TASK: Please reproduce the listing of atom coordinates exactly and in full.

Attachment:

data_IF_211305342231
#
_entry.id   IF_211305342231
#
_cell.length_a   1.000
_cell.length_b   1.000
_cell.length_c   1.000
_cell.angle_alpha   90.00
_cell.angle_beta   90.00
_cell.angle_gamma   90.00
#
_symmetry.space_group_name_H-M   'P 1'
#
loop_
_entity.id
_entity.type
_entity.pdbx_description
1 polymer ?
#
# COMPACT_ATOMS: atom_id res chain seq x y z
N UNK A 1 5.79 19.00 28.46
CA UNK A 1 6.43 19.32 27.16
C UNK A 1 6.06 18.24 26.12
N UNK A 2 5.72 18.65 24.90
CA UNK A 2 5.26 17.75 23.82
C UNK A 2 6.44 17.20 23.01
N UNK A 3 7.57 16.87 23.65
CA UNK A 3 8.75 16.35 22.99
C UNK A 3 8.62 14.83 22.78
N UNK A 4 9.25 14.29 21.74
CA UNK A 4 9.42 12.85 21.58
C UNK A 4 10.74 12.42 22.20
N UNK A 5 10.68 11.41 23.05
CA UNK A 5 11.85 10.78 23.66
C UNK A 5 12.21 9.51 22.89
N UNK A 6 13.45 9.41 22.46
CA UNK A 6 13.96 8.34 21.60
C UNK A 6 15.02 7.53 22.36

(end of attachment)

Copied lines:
data_IF_211305342231
#
_entry.id   IF_211305342231
#
_cell.length_a   1.000
_cell.length_b   1.000
_cell.length_c   1.000
_cell.angle_alpha   90.00
_cell.angle_beta   90.00
_cell.angle_gamma   90.00
#
_symmetry.space_group_name_H-M   'P 1'
#
loop_
_entity.id
_entity.type
_entity.pdbx_description
1 polymer ?
#
# COMPACT_ATOMS: atom_id res chain seq x y z
N UNK A 1 5.79 19.00 28.46
CA UNK A 1 6.43 19.32 27.16
C UNK A 1 6.06 18.24 26.12
N UNK A 2 5.72 18.65 24.90
CA UNK A 2 5.26 17.75 23.82
C UNK A 2 6.44 17.20 23.01
N UNK A 3 7.57 16.87 23.65
CA UNK A 3 8.75 16.35 22.99
C UNK A 3 8.62 14.83 22.78
N UNK A 4 9.25 14.29 21.74
CA UNK A 4 9.42 12.85 21.58
C UNK A 4 10.74 12.42 22.20
N UNK A 5 10.68 11.41 23.05
CA UNK A 5 11.85 10.78 23.66
C UNK A 5 12.21 9.51 22.89
N UNK A 6 13.45 9.41 22.46
CA UNK A 6 13.96 8.34 21.60
C UNK A 6 15.02 7.53 22.36